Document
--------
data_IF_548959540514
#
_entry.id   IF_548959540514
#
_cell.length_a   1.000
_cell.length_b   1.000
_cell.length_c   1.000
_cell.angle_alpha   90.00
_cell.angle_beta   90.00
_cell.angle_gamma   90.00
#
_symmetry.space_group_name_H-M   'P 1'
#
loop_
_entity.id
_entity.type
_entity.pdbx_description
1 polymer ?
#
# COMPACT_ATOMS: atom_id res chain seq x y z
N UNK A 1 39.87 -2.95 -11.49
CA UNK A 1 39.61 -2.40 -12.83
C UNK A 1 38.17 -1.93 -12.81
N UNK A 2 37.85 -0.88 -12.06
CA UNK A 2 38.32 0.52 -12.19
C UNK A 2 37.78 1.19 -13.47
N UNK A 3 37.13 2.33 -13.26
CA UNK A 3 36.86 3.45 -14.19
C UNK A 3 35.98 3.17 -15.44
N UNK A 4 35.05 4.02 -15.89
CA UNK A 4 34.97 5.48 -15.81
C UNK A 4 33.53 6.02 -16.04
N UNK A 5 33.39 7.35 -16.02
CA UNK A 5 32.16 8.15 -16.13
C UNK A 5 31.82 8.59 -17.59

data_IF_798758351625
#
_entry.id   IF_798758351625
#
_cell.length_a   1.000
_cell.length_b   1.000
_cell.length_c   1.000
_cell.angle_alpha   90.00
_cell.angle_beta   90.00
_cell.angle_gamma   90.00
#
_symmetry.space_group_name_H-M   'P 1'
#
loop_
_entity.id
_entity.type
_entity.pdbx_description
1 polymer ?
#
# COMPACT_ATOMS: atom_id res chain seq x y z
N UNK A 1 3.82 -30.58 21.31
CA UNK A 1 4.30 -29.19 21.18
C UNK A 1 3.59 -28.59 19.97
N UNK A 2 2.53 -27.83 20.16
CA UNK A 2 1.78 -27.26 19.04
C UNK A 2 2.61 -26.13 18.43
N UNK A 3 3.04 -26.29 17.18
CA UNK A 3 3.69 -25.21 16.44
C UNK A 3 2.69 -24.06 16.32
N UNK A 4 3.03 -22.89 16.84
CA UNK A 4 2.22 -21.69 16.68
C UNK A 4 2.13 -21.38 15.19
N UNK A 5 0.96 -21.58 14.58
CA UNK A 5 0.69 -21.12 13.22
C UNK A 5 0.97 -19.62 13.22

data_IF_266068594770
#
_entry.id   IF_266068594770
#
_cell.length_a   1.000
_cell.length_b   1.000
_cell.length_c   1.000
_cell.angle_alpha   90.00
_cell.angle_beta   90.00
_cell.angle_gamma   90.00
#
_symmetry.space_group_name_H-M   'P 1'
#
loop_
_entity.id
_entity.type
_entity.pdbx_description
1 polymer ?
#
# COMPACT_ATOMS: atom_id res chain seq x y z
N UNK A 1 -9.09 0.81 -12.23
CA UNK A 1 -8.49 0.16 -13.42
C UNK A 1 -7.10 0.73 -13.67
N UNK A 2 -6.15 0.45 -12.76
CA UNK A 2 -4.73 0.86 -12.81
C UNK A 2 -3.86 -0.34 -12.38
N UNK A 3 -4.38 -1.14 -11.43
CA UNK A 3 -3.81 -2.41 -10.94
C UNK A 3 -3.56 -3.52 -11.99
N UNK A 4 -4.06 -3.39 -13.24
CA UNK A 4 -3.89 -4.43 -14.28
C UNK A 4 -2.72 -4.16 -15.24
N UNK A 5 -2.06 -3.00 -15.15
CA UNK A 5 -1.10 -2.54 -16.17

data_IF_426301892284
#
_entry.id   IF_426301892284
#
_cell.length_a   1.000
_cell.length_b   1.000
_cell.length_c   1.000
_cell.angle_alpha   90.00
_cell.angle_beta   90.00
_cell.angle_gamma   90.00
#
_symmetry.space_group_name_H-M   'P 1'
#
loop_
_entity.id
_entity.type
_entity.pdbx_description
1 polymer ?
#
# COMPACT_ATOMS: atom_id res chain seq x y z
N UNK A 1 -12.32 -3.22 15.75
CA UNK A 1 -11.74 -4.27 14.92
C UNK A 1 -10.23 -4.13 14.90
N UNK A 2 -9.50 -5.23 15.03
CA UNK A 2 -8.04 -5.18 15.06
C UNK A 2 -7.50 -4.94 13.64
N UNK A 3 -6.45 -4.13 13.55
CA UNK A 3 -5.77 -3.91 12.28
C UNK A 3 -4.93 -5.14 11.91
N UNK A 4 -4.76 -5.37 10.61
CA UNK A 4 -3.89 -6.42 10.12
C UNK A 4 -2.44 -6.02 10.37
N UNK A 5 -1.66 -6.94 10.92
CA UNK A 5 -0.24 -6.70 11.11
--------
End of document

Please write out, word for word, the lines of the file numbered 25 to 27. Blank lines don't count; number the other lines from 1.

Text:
CA UNK A 2 38.32 0.52 -12.19
C UNK A 2 37.78 1.19 -13.47
N UNK A 3 37.13 2.33 -13.26